Brazil’s homophobic pastor appointed as head of commission on human rights
One of Marco Feliciano’s first acts was to back move towards ‘gay cure’
Protesters carry signs during a demonstration organized by various organizations and movements in Brasilia. REUTERS/Ueslei Marcelino
When Marco Feliciano was appointed to head the human rights and minorities commission in Brazil’s congress in March, rights groups were outraged.
They decried control of the congress’s main rights body passing to an evangelical Christian pastor who believes Africans labour under the “curse of Noah”, that “the filthy feelings of homosexuals lead to hate, crime, rejection” and even claims God killed John Lennon for having said the Beatles were bigger.
Protestors invaded the congress building in a failed bid to prevent Mr Feliciano taking control of the commission. Since then the deputy has exulted in his victory, claiming that “for the first time in the history of Brazil, a pastor full of the Holy Spirit conquered a space that until yesterday was dominated by Satanists”.
One of Mr Feliciano’s first moves has been to back a proposal to lift a ban on “treating” homosexuality as a medical disorder, opening the way for a “gay cure”. Undeterred, his opponents have mounted a campaign to remove him from the commission’s presidency.
The struggle has turned into the main front in a increasingly bitter cultural war that pits a liberalising secular Brazil against a conservative reaction whose numbers are being swelled by the country’s fast-growing evangelical Christian movement.
The unlikely leader of the campaign against the pastor is Jean Wyllys, winner of the 2005 edition of Brazil’s Big Brother television reality show. He scraped into congress in 2010’s election with even some in his own Socialist and Liberty party believing he was just another minor celebrity of the type often recruited by Brazil’s political parties to boost their visibility.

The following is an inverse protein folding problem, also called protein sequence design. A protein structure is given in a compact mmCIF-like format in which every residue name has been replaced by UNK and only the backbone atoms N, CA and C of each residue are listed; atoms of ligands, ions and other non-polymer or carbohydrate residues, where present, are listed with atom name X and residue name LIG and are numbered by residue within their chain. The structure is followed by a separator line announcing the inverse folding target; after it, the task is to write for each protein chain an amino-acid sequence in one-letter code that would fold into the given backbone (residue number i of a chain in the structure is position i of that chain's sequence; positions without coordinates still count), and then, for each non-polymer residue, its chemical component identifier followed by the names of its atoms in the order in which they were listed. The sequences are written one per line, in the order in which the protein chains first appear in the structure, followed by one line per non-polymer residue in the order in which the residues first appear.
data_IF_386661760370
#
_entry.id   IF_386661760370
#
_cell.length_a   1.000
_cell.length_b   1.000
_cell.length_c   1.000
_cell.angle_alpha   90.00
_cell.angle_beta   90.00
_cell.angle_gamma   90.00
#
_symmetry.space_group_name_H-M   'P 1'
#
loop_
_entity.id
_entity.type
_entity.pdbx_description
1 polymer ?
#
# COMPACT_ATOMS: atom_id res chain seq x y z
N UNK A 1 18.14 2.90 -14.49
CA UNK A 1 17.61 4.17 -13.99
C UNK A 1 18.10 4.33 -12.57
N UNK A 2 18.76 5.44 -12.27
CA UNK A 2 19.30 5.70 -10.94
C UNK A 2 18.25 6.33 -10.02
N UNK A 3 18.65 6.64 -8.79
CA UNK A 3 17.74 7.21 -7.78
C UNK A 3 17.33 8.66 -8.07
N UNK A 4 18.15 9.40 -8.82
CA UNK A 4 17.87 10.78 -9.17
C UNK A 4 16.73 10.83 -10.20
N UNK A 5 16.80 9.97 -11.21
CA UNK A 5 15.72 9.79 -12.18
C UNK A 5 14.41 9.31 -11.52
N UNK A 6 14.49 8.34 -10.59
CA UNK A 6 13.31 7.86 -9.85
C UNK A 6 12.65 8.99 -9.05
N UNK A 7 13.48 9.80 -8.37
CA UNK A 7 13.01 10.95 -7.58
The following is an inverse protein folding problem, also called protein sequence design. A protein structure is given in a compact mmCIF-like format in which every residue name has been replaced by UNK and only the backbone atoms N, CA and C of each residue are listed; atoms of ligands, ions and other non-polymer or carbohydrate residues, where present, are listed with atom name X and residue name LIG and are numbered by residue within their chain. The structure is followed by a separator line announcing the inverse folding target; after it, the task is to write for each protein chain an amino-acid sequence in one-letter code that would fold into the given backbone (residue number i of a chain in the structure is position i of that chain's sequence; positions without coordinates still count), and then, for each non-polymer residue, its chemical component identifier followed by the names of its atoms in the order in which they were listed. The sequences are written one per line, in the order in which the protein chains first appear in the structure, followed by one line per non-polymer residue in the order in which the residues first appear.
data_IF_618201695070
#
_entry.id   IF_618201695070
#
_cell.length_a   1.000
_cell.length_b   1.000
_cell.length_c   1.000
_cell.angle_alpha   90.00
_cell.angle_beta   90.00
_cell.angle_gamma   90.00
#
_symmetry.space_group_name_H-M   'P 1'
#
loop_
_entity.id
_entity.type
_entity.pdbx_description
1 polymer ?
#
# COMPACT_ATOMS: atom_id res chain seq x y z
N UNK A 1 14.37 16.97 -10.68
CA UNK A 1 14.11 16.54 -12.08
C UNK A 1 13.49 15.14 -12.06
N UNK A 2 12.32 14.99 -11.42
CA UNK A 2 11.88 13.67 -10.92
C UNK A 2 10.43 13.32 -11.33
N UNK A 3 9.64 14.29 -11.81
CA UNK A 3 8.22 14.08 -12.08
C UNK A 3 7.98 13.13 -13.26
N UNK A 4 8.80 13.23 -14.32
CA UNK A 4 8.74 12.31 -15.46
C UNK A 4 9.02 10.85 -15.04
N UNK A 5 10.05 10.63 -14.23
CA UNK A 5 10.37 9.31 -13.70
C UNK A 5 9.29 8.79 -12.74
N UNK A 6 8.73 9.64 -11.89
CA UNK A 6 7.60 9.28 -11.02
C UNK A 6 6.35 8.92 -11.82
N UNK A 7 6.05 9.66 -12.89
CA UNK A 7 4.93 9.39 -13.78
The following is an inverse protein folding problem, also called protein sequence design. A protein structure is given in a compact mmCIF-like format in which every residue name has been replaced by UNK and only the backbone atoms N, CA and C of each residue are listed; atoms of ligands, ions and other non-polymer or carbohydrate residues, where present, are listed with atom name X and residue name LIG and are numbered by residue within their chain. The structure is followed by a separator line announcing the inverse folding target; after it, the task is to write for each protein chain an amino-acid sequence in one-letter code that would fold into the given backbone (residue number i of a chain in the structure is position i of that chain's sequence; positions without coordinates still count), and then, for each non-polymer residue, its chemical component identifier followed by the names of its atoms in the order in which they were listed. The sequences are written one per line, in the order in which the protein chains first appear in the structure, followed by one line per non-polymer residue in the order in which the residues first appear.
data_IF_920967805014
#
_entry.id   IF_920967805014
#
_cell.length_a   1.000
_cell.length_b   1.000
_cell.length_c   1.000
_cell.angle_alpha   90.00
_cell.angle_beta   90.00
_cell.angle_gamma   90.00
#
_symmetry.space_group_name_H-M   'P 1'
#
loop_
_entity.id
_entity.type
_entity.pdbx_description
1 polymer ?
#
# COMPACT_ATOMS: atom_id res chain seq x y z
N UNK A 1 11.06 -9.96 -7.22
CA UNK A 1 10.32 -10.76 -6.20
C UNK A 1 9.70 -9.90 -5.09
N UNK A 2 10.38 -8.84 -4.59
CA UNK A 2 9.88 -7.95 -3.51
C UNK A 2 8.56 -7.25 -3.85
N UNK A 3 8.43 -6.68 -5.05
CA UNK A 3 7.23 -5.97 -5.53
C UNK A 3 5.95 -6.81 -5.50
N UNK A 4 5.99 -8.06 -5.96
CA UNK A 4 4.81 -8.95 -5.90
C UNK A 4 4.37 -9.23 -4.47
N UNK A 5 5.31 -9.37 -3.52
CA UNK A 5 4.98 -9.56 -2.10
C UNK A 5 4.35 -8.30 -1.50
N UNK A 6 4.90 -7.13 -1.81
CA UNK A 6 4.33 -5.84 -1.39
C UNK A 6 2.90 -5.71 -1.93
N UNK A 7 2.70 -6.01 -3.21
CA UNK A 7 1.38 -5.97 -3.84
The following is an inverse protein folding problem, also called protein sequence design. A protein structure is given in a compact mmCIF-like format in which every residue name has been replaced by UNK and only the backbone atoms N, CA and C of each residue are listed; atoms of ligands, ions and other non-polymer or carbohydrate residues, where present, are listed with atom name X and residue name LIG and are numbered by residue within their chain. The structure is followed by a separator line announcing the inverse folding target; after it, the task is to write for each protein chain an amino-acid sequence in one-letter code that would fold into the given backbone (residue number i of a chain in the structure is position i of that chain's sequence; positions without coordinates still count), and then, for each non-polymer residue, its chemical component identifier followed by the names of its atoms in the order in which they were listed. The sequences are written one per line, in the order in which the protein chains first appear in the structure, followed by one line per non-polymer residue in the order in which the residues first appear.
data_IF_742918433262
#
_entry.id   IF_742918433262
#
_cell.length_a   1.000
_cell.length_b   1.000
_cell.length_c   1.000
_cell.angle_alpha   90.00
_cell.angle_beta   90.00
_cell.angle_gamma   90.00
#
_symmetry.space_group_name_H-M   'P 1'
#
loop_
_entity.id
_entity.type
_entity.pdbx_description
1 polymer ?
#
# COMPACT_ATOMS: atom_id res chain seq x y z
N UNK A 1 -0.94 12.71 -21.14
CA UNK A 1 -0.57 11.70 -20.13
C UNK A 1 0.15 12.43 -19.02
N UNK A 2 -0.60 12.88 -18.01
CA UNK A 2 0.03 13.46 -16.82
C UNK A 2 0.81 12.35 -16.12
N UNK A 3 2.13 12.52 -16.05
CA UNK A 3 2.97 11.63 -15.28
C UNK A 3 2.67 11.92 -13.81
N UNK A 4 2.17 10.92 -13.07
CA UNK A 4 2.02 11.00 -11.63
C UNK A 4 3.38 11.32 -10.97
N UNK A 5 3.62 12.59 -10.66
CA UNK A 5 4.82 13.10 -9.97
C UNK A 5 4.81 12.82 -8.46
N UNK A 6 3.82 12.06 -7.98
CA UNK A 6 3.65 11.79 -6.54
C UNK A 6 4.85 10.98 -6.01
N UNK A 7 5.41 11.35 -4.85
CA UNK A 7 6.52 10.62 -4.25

But he has since confounded expectations by becoming one of the few respected deputies in a body widely despised by Brazilians for its cronyism and corruption.
The openly gay former teacher had already emerged as a leading voice for gay rights and education reform but he has been catapulted into the national limelight by leading the campaign against Mr Feliciano.
At a recent rally in São Paulo, he said was against “religious fundamentalism and conservatism and today Feliciano is the emblem of this”. The struggle has already turned nasty. Mr Wyllys says he will prosecute Feliciano for insinuating that he promotes paedophilia, while threats mean he now must have a police bodyguard at all times. He accuses the pastor of “incentivising violence”.
Mr Feliciano was also elected to congress in 2010 for the Social Christian party, one of the political arms of Brazil’s evangelical movement. It is an ally of President Dilma Rousseff’s ruling Workers Party which helped install him at the head of the commission in return for the party’s support for her agenda.
Ms Rousseff has so far avoided speaking directly on the campaign against the pastor which has drawn support from increasing numbers of Brazilian singers and actors.
But Mr Feliciano tells his faithful that he is taking on the “Gay dictatorship which is being imposed on Brazil”.
Despite the opprobrium raining down on him in the media, his party already believes the liberal offensive against the pastor will see a huge jump in votes for conservative evangelical candidates in next year’s elections.